Nix’s complaint alleges that this was not the first time MLB has messed with him. Before opening DNA Labs, Nix owned a training facility for unsigned players in Clearwater, Florida. Nix claims that in 2011, at the prodding of a disgruntled former employee, MLB investigators falsely accused him of claiming to employ real major league scouts in order to lure clients to his academy. Once this lie spread, Nix claims, it caused his business to tank and he had to sell his controlling stake.

Nix previously sued Major League Baseball in Florida in 2014 under many of these same facts. Nix claimed that the attacks on his social media accounts — accomplished primarily by MLB investigators falsely informing YouTube, PayPal and other services on which DNA Labs depended that Nix was associated with Biogenesis — took place in retaliation for Nix filing the Florida suit. That lawsuit was dismissed without prejudice. You can read the entire suit at the embedded link below. I would not expect Major League Baseball to have any substantive comment on the suit, if indeed it does comment on it at all.

As for the merits: it’s hard to say based on just a complaint. These things always turn on the facts, and presenting actual evidence is not the purpose of a complaint. It’s worth noting, however, that Nix is not the first person to accuse Major League Baseball and its investigators of misconduct during the Biogensis investigation and, again, its lead investigators on the Biogenesis case were subsequently fired. Moreover, going back to the Mitchell Report, Major League Baseball has a history of closely associating itself with law enforcement and hiring former law enforcement officers in the course of what are, essentially, internal company investigations. It’s not crazy to assume, therefore, that at some point its investigators either created the impression that they were, in fact, members of law enforcement or allowed that impression to persist, much to their advantage. And, allegedly, in violation of the law.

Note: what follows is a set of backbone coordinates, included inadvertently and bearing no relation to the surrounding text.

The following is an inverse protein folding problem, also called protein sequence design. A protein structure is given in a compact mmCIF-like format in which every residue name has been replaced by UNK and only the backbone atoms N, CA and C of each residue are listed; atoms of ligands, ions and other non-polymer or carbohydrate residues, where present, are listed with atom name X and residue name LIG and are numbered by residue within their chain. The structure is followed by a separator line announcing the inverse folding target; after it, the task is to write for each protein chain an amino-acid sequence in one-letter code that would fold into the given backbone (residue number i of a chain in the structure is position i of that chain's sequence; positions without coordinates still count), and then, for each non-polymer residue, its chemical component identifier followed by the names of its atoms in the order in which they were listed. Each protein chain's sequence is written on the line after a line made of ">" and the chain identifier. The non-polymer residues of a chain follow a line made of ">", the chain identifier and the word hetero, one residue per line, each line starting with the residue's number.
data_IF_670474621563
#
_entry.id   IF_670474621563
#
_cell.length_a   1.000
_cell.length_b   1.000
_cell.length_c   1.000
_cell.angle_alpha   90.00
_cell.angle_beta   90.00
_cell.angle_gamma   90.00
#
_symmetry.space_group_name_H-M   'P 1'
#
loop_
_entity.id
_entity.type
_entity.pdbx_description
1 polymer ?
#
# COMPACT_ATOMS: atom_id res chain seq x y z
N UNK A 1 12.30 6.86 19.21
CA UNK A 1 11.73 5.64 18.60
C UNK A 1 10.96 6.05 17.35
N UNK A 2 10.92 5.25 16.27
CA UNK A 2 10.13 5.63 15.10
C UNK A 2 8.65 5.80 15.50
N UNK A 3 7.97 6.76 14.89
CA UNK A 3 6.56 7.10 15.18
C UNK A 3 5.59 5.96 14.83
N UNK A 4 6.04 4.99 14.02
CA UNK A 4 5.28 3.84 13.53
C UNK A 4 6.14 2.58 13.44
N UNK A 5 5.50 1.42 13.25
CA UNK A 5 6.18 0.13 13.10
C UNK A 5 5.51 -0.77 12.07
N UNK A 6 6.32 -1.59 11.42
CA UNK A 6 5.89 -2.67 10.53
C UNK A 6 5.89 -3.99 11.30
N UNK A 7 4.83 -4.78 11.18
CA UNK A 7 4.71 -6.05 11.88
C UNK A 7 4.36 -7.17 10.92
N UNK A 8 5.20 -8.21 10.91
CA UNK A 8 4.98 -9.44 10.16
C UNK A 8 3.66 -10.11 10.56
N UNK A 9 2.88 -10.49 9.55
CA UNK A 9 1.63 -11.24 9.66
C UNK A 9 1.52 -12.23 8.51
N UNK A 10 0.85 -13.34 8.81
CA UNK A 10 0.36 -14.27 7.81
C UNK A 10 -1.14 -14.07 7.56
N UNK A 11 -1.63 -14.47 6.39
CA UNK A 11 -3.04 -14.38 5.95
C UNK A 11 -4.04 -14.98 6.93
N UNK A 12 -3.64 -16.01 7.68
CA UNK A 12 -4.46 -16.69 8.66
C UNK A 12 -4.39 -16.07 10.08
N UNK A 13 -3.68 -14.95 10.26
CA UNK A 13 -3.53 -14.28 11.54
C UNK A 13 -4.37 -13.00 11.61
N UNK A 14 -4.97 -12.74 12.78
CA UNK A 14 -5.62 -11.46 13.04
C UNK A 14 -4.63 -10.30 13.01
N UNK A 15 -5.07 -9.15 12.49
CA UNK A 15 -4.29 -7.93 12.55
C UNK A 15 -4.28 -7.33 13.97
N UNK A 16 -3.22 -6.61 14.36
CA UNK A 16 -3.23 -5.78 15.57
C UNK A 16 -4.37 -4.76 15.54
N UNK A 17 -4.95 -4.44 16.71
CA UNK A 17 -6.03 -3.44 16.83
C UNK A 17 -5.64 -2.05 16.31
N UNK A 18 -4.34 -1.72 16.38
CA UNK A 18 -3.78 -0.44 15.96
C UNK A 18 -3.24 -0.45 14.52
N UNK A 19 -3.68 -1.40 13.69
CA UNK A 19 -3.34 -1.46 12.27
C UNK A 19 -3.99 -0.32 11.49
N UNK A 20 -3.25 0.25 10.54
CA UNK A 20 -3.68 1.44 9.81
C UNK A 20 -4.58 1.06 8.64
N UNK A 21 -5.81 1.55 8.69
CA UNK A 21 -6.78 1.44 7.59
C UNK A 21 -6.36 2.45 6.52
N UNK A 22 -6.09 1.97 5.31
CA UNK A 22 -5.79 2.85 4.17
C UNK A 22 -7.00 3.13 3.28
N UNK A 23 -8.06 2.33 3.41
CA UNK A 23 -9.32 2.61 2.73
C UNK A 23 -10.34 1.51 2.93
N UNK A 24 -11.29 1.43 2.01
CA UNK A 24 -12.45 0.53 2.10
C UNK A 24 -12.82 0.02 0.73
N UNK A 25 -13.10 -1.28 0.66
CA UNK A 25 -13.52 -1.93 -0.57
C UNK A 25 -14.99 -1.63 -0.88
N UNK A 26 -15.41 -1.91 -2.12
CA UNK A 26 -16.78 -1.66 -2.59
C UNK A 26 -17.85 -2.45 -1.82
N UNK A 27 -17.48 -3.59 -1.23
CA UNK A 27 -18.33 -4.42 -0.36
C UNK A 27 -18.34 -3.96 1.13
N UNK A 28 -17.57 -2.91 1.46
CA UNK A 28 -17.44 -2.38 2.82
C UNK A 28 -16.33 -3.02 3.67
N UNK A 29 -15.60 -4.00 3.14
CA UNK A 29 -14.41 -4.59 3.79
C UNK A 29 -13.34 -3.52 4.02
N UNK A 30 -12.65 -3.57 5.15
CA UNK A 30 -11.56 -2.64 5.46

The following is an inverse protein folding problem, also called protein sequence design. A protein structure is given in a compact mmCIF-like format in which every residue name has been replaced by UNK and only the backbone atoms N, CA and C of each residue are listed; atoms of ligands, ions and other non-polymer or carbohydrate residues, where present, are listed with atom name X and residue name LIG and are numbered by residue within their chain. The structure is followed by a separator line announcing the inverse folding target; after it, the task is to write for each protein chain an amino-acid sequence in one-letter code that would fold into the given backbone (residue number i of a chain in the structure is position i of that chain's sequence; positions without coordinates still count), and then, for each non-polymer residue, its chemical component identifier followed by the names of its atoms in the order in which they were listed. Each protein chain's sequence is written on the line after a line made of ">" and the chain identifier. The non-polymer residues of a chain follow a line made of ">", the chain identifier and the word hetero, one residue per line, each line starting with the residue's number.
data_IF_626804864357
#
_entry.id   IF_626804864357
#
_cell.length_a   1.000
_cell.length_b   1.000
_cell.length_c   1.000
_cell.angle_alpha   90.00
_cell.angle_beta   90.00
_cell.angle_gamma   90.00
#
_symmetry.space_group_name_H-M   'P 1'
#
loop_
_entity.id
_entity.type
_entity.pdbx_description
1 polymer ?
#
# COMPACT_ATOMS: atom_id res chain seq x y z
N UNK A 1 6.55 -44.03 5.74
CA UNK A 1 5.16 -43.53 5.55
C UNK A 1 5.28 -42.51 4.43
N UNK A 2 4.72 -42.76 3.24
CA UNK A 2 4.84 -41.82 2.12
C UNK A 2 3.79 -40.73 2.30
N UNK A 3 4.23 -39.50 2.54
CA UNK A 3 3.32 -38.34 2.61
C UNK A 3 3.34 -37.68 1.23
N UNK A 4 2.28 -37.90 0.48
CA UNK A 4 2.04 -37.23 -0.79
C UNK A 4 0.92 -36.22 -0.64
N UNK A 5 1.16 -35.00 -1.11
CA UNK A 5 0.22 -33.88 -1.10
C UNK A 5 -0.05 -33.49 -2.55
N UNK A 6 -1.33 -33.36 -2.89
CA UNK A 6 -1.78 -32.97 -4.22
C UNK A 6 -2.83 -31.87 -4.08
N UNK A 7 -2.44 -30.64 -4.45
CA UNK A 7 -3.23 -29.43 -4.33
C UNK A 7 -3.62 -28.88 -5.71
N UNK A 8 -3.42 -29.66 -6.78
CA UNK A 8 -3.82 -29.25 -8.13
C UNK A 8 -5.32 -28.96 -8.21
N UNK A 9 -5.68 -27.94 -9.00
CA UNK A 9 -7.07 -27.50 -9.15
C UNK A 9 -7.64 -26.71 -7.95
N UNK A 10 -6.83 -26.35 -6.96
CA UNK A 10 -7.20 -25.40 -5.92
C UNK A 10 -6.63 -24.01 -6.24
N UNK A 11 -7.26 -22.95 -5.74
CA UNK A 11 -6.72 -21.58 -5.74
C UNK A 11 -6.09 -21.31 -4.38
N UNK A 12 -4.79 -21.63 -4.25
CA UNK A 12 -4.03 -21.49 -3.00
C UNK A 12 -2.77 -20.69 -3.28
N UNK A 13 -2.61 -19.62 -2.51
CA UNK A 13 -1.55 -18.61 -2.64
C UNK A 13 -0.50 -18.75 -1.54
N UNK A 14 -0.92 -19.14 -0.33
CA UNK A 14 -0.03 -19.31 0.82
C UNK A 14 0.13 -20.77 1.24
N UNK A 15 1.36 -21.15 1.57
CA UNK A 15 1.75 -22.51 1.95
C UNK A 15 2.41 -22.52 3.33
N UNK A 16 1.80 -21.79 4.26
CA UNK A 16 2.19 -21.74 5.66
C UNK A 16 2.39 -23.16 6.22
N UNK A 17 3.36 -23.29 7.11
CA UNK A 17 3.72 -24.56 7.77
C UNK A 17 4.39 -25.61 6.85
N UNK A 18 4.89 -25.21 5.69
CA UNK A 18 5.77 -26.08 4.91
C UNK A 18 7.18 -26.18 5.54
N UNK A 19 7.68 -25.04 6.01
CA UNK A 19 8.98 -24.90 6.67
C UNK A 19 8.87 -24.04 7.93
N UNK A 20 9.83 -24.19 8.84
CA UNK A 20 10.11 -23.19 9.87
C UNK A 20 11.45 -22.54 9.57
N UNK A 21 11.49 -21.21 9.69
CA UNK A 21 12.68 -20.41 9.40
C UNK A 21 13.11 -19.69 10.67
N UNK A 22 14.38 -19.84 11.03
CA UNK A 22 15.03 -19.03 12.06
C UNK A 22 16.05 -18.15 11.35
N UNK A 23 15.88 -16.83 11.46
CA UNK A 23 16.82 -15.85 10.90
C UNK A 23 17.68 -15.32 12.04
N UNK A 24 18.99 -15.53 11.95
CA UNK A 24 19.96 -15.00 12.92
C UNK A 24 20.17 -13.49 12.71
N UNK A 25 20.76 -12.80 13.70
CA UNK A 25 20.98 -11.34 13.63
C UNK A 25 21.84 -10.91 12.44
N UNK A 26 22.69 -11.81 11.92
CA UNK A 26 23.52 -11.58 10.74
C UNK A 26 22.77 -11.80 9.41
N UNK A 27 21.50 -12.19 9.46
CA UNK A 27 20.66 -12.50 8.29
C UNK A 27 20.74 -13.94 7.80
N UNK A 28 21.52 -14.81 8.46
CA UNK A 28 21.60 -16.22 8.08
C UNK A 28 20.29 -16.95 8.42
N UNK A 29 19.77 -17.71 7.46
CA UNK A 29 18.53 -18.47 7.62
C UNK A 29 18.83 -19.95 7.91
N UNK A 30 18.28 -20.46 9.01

The claims Nix asserts — tortious interference with business relationships — are often hard to win. But they’re not frivolous. The mud through which Major League Baseball trudged in order to nail Alex Rodriguez and the other ballplayers at the end of the Biogenesis investigation was pretty thick. It’s not at all shocking, therefore, that Major League Baseball is now accused of having a great deal of it on its shoes.

UPDATE: Major League Baseball has released a statement in response to the lawsuit:

“The lawsuit filed today by Neiman Nix against MLB repeats many of the same allegations he asserted in a Florida lawsuit that was dismissed in 2014. Mr. Nix’s new attorney, Vincent White, has in the past made outrageous claims about MLB. Mr. White’s purported source for this lawsuit is a disgruntled former MLB employee who was terminated for cause. Mr. White has been threatening to file this lawsuit for months in an attempt to coerce MLB into paying his client. MLB considers the allegations in this lawsuit, including the allegations relating to the hacking of DNA Sport Lab’s social media accounts, to be sanctionable under New York law. Other than noting that in Paragraph 40 of the Complaint Mr. Nix admits to selling products purportedly containing at least one banned performance-enhancing substance (IGF-1), MLB has no further comment on this frivolous lawsuit.”

Saying it’s “sanctionable” is a shot at the lawyer who filed it, saying that it was unethical for him to file the suit, not merely that the suit has no merit. That’s way beyonf the usual rhetoric you see. So buckle up, kids. This should be a bumpy ride.

Rougned Odor rejected a contract extension from the Rangers

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Jon Heyman reports that Rougned Odor rejected an extension from the Rangers that was worth about $35 million over six years with two options years.

Seems pretty wise rejection, as Odor’s stock has risen in his three seasons and will only become more valuable as he works through arbitration. Still, it was worth a shot, as Heyman notes, because that was roughly the same deal that Gregory Polanco signed with the Pirates in April and Polanco has the same agent. Heyman says, though, that Polanco and Odor have distinctly different tolerances for risk.

No rush for the Rangers though, either, as Odor is under control through 2020. It was worth an offer. It was understandable that the offer was rejected.